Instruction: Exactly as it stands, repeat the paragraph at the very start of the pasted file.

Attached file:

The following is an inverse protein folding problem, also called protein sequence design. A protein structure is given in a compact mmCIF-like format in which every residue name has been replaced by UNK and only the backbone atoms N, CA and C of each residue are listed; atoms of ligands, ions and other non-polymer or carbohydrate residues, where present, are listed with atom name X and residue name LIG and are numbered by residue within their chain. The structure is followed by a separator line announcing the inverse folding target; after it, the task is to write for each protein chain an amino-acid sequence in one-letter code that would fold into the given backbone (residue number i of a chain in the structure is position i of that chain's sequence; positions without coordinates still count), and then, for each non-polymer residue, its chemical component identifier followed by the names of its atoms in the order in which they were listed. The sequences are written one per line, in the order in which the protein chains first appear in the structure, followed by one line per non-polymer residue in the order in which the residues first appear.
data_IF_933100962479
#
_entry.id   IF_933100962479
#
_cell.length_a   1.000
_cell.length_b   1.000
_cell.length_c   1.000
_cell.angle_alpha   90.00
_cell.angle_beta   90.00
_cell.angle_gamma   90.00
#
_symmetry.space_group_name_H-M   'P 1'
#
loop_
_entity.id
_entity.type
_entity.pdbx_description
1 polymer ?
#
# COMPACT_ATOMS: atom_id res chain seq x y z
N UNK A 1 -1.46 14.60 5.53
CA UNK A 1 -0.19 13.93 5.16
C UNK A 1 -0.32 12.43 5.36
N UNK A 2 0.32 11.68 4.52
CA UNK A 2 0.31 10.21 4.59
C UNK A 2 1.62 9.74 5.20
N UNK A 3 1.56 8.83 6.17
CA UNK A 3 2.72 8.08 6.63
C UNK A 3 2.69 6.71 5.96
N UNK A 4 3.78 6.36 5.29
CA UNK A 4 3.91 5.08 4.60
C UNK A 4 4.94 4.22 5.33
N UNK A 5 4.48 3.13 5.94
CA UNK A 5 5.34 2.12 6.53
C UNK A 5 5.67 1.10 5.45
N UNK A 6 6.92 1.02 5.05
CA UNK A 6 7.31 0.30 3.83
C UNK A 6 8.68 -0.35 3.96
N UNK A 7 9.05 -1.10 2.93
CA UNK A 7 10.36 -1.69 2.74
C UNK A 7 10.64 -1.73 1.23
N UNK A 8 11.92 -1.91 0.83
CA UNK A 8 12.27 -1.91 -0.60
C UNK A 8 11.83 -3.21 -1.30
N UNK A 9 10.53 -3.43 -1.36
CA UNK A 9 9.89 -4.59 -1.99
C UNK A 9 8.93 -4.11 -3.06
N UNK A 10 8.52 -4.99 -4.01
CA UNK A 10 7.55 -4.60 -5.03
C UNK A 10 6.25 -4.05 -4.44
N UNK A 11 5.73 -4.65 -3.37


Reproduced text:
The following is an inverse protein folding problem, also called protein sequence design. A protein structure is given in a compact mmCIF-like format in which every residue name has been replaced by UNK and only the backbone atoms N, CA and C of each residue are listed; atoms of ligands, ions and other non-polymer or carbohydrate residues, where present, are listed with atom name X and residue name LIG and are numbered by residue within their chain. The structure is followed by a separator line announcing the inverse folding target; after it, the task is to write for each protein chain an amino-acid sequence in one-letter code that would fold into the given backbone (residue number i of a chain in the structure is position i of that chain's sequence; positions without coordinates still count), and then, for each non-polymer residue, its chemical component identifier followed by the names of its atoms in the order in which they were listed. The sequences are written one per line, in the order in which the protein chains first appear in the structure, followed by one line per non-polymer residue in the order in which the residues first appear.